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Does this mean that "nosslsearch" is now no longer supported?




That's always how it worked. nosslsearch only responds if you access it as "www.google.com" not as "nosslsearch.google.com".]

(As of writing it still works if you do it on a new browser. However once you have HSTS info it will always attempt to do an HTTPS connection I suppose)


I believe nossl was intended as a concession for schools that believe in censorship. It makes it relatively easy to configure things so Google doesn't go over SSL so that your existing MITM boxes which censor continue to function as before.

If they continue to support this use case, it may be hard to do without introducing bugs - one exposure to a 'real' service which spits out an HSTS header (or the preload list), and the machine loses the ability to conduct Google searches.

I think they'll either have to use some nasty workarounds, or they'll need to use a different domain - which isn't necessarily something you want to do when you are trying to provide simple rules which allow users to identify phishing.

More likely they'll simply force sites that want to continue to MITM to load their own CA roots.

Although I don't think this is their motivation, it also has the neat side-effect of making Google's Chromebook & device management services more useful.


> If they continue to support this use case, it may be hard to do without introducing bugs - one exposure to a 'real' service which spits out an HSTS header (or the preload list), and the machine loses the ability to conduct Google searches.

Those wishing to spy on their users with nossl could just disable HSTS in the browsers they provide.


Google has changed this almost a year ago

> Turn on SafeSearch VIP To force SafeSearch for your network, you’ll need to update your DNS configuration. Set the DNS entry for www.google.com (and any other Google ccTLD country subdomains your users may use) to be a CNAME for forcesafesearch.google.com.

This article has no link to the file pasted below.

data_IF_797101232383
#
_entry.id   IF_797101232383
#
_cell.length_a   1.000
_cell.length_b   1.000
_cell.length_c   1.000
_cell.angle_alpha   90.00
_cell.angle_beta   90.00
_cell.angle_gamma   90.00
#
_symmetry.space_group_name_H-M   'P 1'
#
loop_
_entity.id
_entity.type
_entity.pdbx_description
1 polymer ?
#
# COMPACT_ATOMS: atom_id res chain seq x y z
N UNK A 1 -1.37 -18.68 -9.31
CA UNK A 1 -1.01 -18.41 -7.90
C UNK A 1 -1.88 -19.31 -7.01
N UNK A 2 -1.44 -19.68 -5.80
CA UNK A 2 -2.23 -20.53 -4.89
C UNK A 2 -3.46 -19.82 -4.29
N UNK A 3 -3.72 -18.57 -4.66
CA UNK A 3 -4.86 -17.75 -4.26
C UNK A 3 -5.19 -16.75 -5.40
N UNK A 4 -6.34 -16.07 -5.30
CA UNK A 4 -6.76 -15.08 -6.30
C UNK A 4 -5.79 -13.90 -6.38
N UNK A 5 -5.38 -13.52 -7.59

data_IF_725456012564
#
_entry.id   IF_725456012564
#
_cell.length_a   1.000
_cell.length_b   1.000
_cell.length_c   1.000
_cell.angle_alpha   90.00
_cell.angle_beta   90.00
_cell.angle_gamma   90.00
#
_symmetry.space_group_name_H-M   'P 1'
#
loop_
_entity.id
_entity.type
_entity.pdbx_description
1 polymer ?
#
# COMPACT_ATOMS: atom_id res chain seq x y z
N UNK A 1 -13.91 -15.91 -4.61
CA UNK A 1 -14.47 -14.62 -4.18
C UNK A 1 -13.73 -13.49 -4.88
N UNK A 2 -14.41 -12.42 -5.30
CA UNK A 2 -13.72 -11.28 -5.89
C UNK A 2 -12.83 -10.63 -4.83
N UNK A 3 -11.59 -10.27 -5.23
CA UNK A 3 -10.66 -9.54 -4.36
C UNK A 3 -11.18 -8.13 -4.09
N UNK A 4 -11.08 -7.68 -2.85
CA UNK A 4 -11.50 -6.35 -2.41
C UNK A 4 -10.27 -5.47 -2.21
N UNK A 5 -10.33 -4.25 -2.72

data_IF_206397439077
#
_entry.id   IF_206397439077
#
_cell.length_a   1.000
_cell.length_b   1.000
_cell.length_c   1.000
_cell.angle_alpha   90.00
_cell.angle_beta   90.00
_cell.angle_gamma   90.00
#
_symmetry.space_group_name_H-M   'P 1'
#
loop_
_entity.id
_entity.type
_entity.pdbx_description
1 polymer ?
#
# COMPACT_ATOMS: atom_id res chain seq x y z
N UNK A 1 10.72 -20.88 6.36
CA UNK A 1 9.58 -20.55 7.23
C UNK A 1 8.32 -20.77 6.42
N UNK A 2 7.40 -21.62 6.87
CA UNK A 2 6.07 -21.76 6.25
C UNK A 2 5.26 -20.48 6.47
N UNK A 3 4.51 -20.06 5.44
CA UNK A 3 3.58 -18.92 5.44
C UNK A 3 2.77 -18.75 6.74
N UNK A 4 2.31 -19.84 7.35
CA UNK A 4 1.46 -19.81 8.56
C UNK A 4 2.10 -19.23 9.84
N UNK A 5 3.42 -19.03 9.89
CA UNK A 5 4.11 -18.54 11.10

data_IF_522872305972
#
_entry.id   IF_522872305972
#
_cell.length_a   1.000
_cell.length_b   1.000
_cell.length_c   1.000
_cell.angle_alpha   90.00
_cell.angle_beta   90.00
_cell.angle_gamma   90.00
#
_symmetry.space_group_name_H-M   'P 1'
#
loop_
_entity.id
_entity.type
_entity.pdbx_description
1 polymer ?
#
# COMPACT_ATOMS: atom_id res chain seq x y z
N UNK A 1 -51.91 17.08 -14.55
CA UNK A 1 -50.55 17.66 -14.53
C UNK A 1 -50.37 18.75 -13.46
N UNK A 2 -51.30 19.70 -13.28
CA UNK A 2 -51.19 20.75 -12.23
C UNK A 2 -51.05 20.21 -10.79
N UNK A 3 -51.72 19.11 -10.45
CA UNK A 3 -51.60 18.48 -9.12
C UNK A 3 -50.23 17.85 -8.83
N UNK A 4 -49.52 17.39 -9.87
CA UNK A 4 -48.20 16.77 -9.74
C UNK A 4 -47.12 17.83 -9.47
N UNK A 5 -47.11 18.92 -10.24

>We will serve SafeSearch Search and Image Search results for requests that we receive on this VIP.

You can enforce safe search over https now https://support.google.com/websearch/answer/186669?hl=en


I used to work at Google, and I confirm the parent is correct. Things work this way so that schools can force safe search, while keeping HTTPS.


However, this means that schools can't see what pupils search for, and that any network operator can force safe search.


Schools almost ubiquitously use SSL -decrypting dpi devices with the device root installed on endpoints, bypassing both HSTS and HPKP.


K12 schools are increasingly embracing BYOD and BYOD devices are sometimes resistant to this kind of meddling (iPads, Chromebooks).

In the US, they still have a legal obligation to censor the Internet or they lose federal funding.


Do you know how much funding is at stake nationwide? (It's E-Rate, as I recall.) How credible is it that an organization or wealthy individual or crowdfunding effort could offer a wholesale alternative? In San Francisco, SFPL chose to give up this funding several years ago in order to decline to install censorware.

Edit: a whole lot of money! https://en.wikipedia.org/wiki/E-Rate#Modernization


Libraries do tend to be bastions of extreme left-wing views on surveillance and censorship, so perhaps on the library side.

School boards, no way. I can't think of an easier way to torpedo a school board career (or indeed a "pillar of the community" parent's status in the neighborhood) than by mentioning that they think children should have easier access to pornography at school.


Libraries do tend to be bastions of extreme left-wing views on surveillance and censorship

By context I can guess what you mean, but by itself it's a very ambiguous statement :)


Eh, I don't think so. Civil Liberties over Family Values and all that.


Call it "Internet Deregulation" and say that you will be able to lower taxes by X percent if you don't have to spend money on expensive internet filter solutions.


Much easier to just load a root CA certificate - this use case is explicitly supported and does not require maintaining a browser fork & compile infrastructure.

But "just" doing either of these things turns out not to be simple for many organizations. It's bad enough needing to update your system image/deployment scripts (if you have any!). You also need to figure out what to do about all the devices you don't own. BYOD is a thing.




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